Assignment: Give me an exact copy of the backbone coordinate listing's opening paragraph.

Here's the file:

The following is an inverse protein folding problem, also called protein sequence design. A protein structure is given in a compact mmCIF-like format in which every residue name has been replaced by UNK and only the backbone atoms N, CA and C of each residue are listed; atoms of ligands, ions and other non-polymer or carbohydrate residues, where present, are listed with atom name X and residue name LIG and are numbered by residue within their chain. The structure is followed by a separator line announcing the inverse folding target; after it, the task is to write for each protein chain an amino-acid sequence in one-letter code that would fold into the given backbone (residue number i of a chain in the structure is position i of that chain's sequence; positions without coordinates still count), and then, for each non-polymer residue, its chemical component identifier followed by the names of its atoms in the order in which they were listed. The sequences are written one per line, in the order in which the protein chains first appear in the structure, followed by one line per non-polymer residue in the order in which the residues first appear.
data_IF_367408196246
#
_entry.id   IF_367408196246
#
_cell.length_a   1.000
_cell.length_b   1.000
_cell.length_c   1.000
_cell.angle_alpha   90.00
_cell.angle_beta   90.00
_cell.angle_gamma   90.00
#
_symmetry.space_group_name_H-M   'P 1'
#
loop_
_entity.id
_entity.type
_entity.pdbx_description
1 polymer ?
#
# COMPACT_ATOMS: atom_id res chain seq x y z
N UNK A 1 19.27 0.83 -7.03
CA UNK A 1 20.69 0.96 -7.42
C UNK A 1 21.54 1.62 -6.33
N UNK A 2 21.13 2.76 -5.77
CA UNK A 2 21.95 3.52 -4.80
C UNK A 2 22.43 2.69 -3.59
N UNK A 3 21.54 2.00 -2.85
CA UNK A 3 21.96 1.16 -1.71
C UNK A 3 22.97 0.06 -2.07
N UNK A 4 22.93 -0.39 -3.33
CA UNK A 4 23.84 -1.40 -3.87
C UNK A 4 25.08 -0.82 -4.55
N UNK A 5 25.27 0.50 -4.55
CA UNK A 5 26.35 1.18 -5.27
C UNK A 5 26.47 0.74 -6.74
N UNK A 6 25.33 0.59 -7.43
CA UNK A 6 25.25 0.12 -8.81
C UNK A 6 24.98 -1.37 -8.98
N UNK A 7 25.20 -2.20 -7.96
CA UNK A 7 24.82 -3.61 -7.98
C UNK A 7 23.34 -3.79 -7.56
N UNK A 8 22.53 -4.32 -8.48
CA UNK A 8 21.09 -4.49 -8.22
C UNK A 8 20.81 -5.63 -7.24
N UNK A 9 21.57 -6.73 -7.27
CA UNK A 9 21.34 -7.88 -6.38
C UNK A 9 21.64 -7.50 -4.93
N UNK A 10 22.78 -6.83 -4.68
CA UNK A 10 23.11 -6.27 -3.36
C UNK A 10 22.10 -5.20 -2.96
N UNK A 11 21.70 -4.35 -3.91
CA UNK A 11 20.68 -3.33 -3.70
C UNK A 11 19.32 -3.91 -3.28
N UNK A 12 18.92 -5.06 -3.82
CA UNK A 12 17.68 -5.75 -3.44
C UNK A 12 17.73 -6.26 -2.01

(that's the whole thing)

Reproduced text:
The following is an inverse protein folding problem, also called protein sequence design. A protein structure is given in a compact mmCIF-like format in which every residue name has been replaced by UNK and only the backbone atoms N, CA and C of each residue are listed; atoms of ligands, ions and other non-polymer or carbohydrate residues, where present, are listed with atom name X and residue name LIG and are numbered by residue within their chain. The structure is followed by a separator line announcing the inverse folding target; after it, the task is to write for each protein chain an amino-acid sequence in one-letter code that would fold into the given backbone (residue number i of a chain in the structure is position i of that chain's sequence; positions without coordinates still count), and then, for each non-polymer residue, its chemical component identifier followed by the names of its atoms in the order in which they were listed. The sequences are written one per line, in the order in which the protein chains first appear in the structure, followed by one line per non-polymer residue in the order in which the residues first appear.